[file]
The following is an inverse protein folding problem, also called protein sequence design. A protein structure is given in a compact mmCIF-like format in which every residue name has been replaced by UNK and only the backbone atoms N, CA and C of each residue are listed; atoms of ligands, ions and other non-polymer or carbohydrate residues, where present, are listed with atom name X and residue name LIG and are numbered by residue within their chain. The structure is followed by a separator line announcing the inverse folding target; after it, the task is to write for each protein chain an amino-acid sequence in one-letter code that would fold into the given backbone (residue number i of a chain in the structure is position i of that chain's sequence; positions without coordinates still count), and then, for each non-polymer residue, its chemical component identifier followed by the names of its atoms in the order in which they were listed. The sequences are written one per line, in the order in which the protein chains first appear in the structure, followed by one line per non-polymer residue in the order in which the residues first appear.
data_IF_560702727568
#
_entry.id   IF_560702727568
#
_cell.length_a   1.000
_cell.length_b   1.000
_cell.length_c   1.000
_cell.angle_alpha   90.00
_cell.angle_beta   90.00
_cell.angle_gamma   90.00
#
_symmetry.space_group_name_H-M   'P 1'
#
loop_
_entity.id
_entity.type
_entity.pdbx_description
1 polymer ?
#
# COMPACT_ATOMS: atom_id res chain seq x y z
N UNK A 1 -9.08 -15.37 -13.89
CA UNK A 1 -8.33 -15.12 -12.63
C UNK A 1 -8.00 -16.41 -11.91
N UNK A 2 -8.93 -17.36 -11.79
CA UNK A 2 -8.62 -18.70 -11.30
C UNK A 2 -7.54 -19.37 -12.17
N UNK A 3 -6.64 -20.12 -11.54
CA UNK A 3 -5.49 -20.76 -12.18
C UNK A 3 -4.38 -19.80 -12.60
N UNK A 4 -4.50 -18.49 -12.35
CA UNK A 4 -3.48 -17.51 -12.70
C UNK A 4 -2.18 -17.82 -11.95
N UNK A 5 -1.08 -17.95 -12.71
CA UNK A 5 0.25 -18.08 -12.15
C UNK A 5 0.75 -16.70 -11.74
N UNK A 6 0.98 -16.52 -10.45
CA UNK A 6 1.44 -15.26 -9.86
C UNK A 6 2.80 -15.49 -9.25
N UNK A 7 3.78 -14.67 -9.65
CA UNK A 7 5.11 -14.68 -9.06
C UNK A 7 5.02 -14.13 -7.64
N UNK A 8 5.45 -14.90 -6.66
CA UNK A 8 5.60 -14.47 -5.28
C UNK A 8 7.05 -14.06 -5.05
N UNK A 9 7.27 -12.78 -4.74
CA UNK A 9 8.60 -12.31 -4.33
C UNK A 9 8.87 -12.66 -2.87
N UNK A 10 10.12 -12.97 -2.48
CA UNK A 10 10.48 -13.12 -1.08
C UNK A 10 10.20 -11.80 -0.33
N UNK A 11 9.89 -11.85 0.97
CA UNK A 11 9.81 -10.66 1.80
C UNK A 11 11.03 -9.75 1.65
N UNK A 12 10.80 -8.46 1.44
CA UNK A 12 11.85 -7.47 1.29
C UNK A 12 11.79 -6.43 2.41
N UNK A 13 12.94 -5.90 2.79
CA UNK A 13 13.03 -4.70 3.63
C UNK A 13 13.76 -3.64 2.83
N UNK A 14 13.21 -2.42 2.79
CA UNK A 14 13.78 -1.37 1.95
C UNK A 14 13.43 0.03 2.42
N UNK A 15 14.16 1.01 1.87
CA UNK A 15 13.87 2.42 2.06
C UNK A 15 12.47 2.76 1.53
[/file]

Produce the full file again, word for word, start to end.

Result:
The following is an inverse protein folding problem, also called protein sequence design. A protein structure is given in a compact mmCIF-like format in which every residue name has been replaced by UNK and only the backbone atoms N, CA and C of each residue are listed; atoms of ligands, ions and other non-polymer or carbohydrate residues, where present, are listed with atom name X and residue name LIG and are numbered by residue within their chain. The structure is followed by a separator line announcing the inverse folding target; after it, the task is to write for each protein chain an amino-acid sequence in one-letter code that would fold into the given backbone (residue number i of a chain in the structure is position i of that chain's sequence; positions without coordinates still count), and then, for each non-polymer residue, its chemical component identifier followed by the names of its atoms in the order in which they were listed. The sequences are written one per line, in the order in which the protein chains first appear in the structure, followed by one line per non-polymer residue in the order in which the residues first appear.
data_IF_560702727568
#
_entry.id   IF_560702727568
#
_cell.length_a   1.000
_cell.length_b   1.000
_cell.length_c   1.000
_cell.angle_alpha   90.00
_cell.angle_beta   90.00
_cell.angle_gamma   90.00
#
_symmetry.space_group_name_H-M   'P 1'
#
loop_
_entity.id
_entity.type
_entity.pdbx_description
1 polymer ?
#
# COMPACT_ATOMS: atom_id res chain seq x y z
N UNK A 1 -9.08 -15.37 -13.89
CA UNK A 1 -8.33 -15.12 -12.63
C UNK A 1 -8.00 -16.41 -11.91
N UNK A 2 -8.93 -17.36 -11.79
CA UNK A 2 -8.62 -18.70 -11.30
C UNK A 2 -7.54 -19.37 -12.17
N UNK A 3 -6.64 -20.12 -11.54
CA UNK A 3 -5.49 -20.76 -12.18
C UNK A 3 -4.38 -19.80 -12.60
N UNK A 4 -4.50 -18.49 -12.35
CA UNK A 4 -3.48 -17.51 -12.70
C UNK A 4 -2.18 -17.82 -11.95
N UNK A 5 -1.08 -17.95 -12.71
CA UNK A 5 0.25 -18.08 -12.15
C UNK A 5 0.75 -16.70 -11.74
N UNK A 6 0.98 -16.52 -10.45
CA UNK A 6 1.44 -15.26 -9.86
C UNK A 6 2.80 -15.49 -9.25
N UNK A 7 3.78 -14.67 -9.65
CA UNK A 7 5.11 -14.68 -9.06
C UNK A 7 5.02 -14.13 -7.64
N UNK A 8 5.45 -14.90 -6.66
CA UNK A 8 5.60 -14.47 -5.28
C UNK A 8 7.05 -14.06 -5.05
N UNK A 9 7.27 -12.78 -4.74
CA UNK A 9 8.60 -12.31 -4.33
C UNK A 9 8.87 -12.66 -2.87
N UNK A 10 10.12 -12.97 -2.48
CA UNK A 10 10.48 -13.12 -1.08
C UNK A 10 10.20 -11.80 -0.33
N UNK A 11 9.89 -11.85 0.97
CA UNK A 11 9.81 -10.66 1.80
C UNK A 11 11.03 -9.75 1.65
N UNK A 12 10.80 -8.46 1.44
CA UNK A 12 11.85 -7.47 1.29
C UNK A 12 11.79 -6.43 2.41
N UNK A 13 12.94 -5.90 2.79
CA UNK A 13 13.03 -4.70 3.63
C UNK A 13 13.76 -3.64 2.83
N UNK A 14 13.21 -2.42 2.79
CA UNK A 14 13.78 -1.37 1.95
C UNK A 14 13.43 0.03 2.42
N UNK A 15 14.16 1.01 1.87
CA UNK A 15 13.87 2.42 2.06
C UNK A 15 12.47 2.76 1.53